UnitedHealth Group was already expecting to see a decline in commercial membership in the first quarter with those numbers improving by the end of the year, executives said Wednesday,
Now, however, with the COVID-19 pandemic leading to millions of people losing their employment nationwide, the insurance giant says it's unlikely to make up that lost ground in 2020.
"With the current COVID crisis, we expect to be down for the year," said Dirk McMahon, CEO of UnitedHealthcare, on the company's earnings call.
UnitedHealthcare saw commercial plan membership decline by 475,000 compared to the first quarter of 2019, though it also reported a 410,000 increase in Medicare Advantage membership year over year, according to its earnings report.
McMahon did say that the insurer does expect to see some of the membership losses in the group coverage business line offset by growth in Medicaid and the individual market.
McMahon also added that UnitedHealthcare is seeing an uptick in customers seeking premium relief as a result of the pandemic. Typically, these payment plans represent about 0.4% of premium revenue, while on March 1 that increased to 1%. For April 1, it was 3%.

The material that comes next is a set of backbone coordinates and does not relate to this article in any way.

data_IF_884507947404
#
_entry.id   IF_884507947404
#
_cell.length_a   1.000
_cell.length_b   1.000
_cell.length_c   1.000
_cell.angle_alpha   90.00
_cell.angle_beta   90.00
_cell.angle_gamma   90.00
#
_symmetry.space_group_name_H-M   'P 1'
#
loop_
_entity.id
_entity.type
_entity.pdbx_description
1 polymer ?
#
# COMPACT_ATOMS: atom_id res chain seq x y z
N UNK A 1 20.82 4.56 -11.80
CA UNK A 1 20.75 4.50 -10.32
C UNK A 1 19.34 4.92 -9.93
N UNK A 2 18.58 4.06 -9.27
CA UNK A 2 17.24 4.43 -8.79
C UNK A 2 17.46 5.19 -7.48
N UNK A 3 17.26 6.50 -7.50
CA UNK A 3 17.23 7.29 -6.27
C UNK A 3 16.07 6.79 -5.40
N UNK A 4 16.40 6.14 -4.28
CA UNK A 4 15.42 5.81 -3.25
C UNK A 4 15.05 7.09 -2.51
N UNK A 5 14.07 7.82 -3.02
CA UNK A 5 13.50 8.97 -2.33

"It's a little bit elevated but we're going to continue to work with our customers on payment plans," McMahon said.
UnitedHealth Group released its first-quarter earnings report Wednesday, with the insurance giant reporting $3.4 billion in profit.
Adjusted earnings per share were $3.72, beating Wall Street projections for the quarter.
UnitedHealth also reported (PDF) $64.4 billion in revenue for the first quarter, up from $60.3 billion in the first quarter of 2019. In the release, the company noted that its financial results were "balanced" despite needing to reorient its strategy to fight COVID-19.
"From the outset of the COVID-19 pandemic, our singular priority has remained clear: the health, safety and support of the people and communities we serve, including our dedicated team of 325,000 people and the heroic members of the health care workforce, and the reliability and sustainability of health care delivery systems,” said David Wichmann, CEO of UnitedHealth Group, in a statement.
In the earnings release, UnitedHealth said President Andrew Witty, who is also CEO of the Optum subsidiary, will be taking a leave of absence from the company to work with the World Health Organization on COVID-19 vaccine development.
He will return to UnitedHealth in the future, the insurer said.
Revenues at Optum continue to grow by double digits, reaching $32.8 billion in the first quarter. That's an increase of 24.6% from the $26.4 billion reported in the first quarter of 2019.
Revenue at UnitedHealthcare held relatively steady year over year, with $51.1 billion reported compared to $48.9 billion in the first quarter of 2019.
Based on the results, UnitedHealth Group maintained its 2020 guidance of between $16.25 and $16.55 in adjusted earnings per share. The insurer said it would continue to evaluate the impacts of COVID-19 on its financial performance as the year rolls on.